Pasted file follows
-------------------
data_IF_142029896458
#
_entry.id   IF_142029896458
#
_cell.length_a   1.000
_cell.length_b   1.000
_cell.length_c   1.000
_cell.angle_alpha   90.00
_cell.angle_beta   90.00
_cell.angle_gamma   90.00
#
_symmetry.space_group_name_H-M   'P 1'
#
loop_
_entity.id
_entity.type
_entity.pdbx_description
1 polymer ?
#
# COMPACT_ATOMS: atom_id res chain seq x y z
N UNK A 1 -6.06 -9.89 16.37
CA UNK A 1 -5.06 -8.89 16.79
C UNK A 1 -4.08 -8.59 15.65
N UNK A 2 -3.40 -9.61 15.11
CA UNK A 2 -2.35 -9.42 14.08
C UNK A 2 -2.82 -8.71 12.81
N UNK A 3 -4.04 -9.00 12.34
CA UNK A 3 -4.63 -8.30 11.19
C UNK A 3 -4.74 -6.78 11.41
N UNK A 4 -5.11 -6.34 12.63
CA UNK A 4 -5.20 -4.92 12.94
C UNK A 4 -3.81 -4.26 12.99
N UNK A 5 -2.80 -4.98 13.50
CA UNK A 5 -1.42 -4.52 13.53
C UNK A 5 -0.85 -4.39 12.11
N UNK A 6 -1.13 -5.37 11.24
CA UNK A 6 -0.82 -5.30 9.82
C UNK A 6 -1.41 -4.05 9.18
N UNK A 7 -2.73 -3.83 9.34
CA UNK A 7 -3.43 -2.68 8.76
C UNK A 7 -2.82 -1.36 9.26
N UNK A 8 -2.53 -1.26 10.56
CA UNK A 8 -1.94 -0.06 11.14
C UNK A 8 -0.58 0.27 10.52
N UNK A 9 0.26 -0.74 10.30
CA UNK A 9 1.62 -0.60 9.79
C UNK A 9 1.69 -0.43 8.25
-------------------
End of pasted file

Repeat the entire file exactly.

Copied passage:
data_IF_142029896458
#
_entry.id   IF_142029896458
#
_cell.length_a   1.000
_cell.length_b   1.000
_cell.length_c   1.000
_cell.angle_alpha   90.00
_cell.angle_beta   90.00
_cell.angle_gamma   90.00
#
_symmetry.space_group_name_H-M   'P 1'
#
loop_
_entity.id
_entity.type
_entity.pdbx_description
1 polymer ?
#
# COMPACT_ATOMS: atom_id res chain seq x y z
N UNK A 1 -6.06 -9.89 16.37
CA UNK A 1 -5.06 -8.89 16.79
C UNK A 1 -4.08 -8.59 15.65
N UNK A 2 -3.40 -9.61 15.11
CA UNK A 2 -2.35 -9.42 14.08
C UNK A 2 -2.82 -8.71 12.81
N UNK A 3 -4.04 -9.00 12.34
CA UNK A 3 -4.63 -8.30 11.19
C UNK A 3 -4.74 -6.78 11.41
N UNK A 4 -5.11 -6.34 12.63
CA UNK A 4 -5.20 -4.92 12.94
C UNK A 4 -3.81 -4.26 12.99
N UNK A 5 -2.80 -4.98 13.50
CA UNK A 5 -1.42 -4.52 13.53
C UNK A 5 -0.85 -4.39 12.11
N UNK A 6 -1.13 -5.37 11.24
CA UNK A 6 -0.82 -5.30 9.82
C UNK A 6 -1.41 -4.05 9.18
N UNK A 7 -2.73 -3.83 9.34
CA UNK A 7 -3.43 -2.68 8.76
C UNK A 7 -2.82 -1.36 9.26
N UNK A 8 -2.53 -1.26 10.56
CA UNK A 8 -1.94 -0.06 11.14
C UNK A 8 -0.58 0.27 10.52
N UNK A 9 0.26 -0.74 10.30
CA UNK A 9 1.62 -0.60 9.79
C UNK A 9 1.69 -0.43 8.25